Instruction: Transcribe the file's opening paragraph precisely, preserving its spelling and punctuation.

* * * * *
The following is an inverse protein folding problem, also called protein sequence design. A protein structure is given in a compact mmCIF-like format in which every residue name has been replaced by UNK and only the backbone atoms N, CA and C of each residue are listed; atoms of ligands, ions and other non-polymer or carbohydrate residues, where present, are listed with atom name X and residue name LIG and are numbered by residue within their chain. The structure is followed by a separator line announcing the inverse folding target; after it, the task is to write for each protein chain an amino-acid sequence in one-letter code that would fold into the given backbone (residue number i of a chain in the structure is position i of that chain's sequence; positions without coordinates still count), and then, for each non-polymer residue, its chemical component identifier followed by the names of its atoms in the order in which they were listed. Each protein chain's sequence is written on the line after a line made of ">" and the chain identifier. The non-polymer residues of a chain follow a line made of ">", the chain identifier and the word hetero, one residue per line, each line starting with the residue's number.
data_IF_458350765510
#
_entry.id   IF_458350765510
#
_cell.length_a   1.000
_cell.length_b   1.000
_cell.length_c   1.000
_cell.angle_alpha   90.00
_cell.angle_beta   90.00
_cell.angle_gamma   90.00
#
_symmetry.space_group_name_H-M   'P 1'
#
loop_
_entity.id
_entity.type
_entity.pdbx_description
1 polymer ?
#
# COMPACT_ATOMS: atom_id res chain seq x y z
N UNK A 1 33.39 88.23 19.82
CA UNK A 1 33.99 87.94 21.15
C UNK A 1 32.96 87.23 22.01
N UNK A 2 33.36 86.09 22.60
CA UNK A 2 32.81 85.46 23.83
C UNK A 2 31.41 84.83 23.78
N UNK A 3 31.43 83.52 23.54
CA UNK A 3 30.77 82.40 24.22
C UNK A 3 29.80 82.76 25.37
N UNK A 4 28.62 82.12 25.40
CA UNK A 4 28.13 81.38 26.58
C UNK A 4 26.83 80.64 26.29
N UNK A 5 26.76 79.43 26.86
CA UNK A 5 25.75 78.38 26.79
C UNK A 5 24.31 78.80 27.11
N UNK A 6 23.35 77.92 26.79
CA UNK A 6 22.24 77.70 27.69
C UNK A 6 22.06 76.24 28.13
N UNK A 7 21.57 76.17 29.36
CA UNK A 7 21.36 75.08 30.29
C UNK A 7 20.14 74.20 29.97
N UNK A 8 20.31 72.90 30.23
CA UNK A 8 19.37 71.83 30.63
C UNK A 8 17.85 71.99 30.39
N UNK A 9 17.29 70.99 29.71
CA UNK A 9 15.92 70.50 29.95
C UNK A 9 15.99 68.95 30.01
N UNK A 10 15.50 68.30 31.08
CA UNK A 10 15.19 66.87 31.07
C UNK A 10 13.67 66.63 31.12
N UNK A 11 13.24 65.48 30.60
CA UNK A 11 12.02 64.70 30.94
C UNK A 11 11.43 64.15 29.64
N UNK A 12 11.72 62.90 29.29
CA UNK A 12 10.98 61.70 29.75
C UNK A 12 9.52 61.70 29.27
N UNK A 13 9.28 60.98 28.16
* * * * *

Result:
The following is an inverse protein folding problem, also called protein sequence design. A protein structure is given in a compact mmCIF-like format in which every residue name has been replaced by UNK and only the backbone atoms N, CA and C of each residue are listed; atoms of ligands, ions and other non-polymer or carbohydrate residues, where present, are listed with atom name X and residue name LIG and are numbered by residue within their chain. The structure is followed by a separator line announcing the inverse folding target; after it, the task is to write for each protein chain an amino-acid sequence in one-letter code that would fold into the given backbone (residue number i of a chain in the structure is position i of that chain's sequence; positions without coordinates still count), and then, for each non-polymer residue, its chemical component identifier followed by the names of its atoms in the order in which they were listed. Each protein chain's sequence is written on the line after a line made of ">" and the chain identifier. The non-polymer residues of a chain follow a line made of ">", the chain identifier and the word hetero, one residue per line, each line starting with the residue's number.